We learned this from the Center for Effective Philanthropy’s research on the future, but it also surfaced throughout the symposium. Sendhil Mulhatinin of Harvard spoke about the importance of understanding the mental trauma that poor people suffer while contending with basic survival needs. Cecile Richards of Planned Parenthood spoke about the importance of putting people at the center of their considerations, to drive other decisions about organization and service delivery.

At one of my table discussions when we were talking about the value of community and beneficiary feedback, Stanley Katz argued that he would rather have real research on the nature of a problem and what might solve it, rather than rely on people’s input and opinions. I understand that argument and am sympathetic to it to a certain degree. What if people are wrong? We all have blind spots – things we can’t see that can lead us to faulty understanding. But really this is a false choice. We need both the analytics and the community, citizen and intended beneficiary feedback. Just look at the now well-known recent example of the failed $100 million Mark Zuckerberg gift to fix the Newark public schools. A primary reason for that failure was the lack of understanding of and connection to the people of Newark. All the analysis in the world doesn’t replace the need for trust and respect.

There is still a lot of work to do to help us bridge these gaps between those in philanthropy and those we seek to benefit. There are ways to work closer with nonprofits to do so, but the moment is long past due for us to take us the cause of listening and learning.  That moment is now.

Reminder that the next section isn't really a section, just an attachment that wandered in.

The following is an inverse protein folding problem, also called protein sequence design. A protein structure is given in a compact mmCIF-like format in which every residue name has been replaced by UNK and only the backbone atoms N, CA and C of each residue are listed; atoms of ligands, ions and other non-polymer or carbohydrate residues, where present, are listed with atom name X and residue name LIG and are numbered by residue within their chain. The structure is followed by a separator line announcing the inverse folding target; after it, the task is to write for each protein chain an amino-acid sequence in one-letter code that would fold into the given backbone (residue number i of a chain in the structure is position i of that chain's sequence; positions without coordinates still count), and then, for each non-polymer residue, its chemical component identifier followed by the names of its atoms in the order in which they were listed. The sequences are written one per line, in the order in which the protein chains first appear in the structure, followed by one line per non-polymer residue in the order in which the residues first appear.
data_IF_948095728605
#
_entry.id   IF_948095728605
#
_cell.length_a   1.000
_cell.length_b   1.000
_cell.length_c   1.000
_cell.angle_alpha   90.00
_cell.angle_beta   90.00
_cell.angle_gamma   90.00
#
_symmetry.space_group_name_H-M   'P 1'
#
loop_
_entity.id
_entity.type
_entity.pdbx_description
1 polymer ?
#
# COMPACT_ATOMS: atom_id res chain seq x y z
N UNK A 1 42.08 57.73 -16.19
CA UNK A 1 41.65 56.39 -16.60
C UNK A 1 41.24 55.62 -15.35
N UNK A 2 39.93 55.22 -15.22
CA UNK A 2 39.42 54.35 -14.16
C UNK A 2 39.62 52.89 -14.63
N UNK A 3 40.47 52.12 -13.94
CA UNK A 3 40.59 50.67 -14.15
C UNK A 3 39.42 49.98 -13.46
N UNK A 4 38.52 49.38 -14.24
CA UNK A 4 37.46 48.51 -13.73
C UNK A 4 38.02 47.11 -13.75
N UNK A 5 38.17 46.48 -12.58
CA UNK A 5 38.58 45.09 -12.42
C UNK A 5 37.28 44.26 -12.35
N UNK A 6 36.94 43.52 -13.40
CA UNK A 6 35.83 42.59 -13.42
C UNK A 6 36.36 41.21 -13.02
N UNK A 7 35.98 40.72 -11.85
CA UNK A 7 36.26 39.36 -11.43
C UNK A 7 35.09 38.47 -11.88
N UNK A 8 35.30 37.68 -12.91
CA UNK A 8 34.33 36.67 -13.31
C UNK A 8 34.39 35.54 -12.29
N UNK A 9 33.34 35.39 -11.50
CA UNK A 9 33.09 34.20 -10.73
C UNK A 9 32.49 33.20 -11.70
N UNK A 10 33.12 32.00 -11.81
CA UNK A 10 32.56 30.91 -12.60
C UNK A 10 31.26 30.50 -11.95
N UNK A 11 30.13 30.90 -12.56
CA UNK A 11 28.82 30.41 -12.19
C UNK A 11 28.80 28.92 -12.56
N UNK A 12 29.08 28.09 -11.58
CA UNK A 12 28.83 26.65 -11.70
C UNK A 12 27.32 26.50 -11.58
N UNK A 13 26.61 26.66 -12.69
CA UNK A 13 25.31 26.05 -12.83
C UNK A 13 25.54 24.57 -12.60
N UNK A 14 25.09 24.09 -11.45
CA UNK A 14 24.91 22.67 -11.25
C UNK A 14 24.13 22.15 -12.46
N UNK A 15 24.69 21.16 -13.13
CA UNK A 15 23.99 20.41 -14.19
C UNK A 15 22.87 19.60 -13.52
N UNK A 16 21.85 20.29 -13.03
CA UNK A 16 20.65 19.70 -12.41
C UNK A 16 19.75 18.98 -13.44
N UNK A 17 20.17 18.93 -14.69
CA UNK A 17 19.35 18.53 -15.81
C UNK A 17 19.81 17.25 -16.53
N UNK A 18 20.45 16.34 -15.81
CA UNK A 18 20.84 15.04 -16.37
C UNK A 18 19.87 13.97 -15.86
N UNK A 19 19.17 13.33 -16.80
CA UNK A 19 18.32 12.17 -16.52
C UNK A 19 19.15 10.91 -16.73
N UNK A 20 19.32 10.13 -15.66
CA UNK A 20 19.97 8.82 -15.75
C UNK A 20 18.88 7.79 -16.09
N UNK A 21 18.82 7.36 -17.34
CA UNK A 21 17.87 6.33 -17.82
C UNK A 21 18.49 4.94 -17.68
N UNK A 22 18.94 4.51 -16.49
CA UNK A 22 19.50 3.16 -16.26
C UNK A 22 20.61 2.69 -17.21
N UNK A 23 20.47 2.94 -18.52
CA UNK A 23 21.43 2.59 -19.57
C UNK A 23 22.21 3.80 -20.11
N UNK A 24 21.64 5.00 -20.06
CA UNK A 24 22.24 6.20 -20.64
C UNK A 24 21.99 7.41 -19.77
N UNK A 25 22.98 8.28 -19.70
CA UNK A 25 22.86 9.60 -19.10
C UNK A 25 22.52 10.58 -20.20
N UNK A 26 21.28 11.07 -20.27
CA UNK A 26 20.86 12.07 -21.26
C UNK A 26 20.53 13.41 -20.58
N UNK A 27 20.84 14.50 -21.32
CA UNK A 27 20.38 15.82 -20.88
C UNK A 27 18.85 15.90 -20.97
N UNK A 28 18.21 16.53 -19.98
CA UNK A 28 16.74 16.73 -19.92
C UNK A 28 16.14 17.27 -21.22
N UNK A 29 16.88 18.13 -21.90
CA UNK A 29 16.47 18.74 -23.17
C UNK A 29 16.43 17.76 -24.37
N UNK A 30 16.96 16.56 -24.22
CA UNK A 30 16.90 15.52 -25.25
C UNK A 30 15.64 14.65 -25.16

4. Art is peerless in its power to make us feel

The symposium featured a special performance by the artist Sarah Jones that let us walk in the shoes of many in the social sector.  In her one-woman performance, she inhabited the characters of attendees at a fictional annual foundation meeting, helping us to see and feel the world from so many points of view and have compassion for all: the anguished philanthropist who inherits the foundation from his father but has a more conservative worldview;  grantees who work tirelessly on correcting injustices to vulnerable people; to a teenage Somali immigrant who has been harassed but who has benefited from the foundation’s funding.

5. Coming together on agreements

All of our panel discussions featured diverse views but it is noteworthy during this highly polarized time in our nation that there were also many points of agreement that we can build upon. In a session on how to alleviate poverty – discussants disagreed about tactics such as minimum wage, but agreed on the values of empathy and an outcome orientation to poverty alleviation. In another session, there was agreement across ideological lines about the need for philanthropies to be free to be bold and experiment with new ways of working.

6. There was considerable mention of inflection points in the discussion of scale

Sometimes the inflection points referred to were big moments of change – an election, change in leadership, economic downturns or upturns that have been exploited for positive change in health care, or family planning or environmental sustainability. But, as I recently learned from my 16-year-old son who is studying calculus, mathematical inflection points are not always big and perceptible. It seems to me, that sometimes, sometimes, we also need to be looking out for even small inflection points – moments to build upon and bridge to a better world.

7. Learning comes in the conversation

We have perhaps never been in greater need of a well-functioning civil society – with independent funders and nonprofit organizations being as effective as possible – visionary and bold our about long term aspirations, strategic and creative in how we get there.

I am thankful to all who opened their hearts and minds to join the conversation.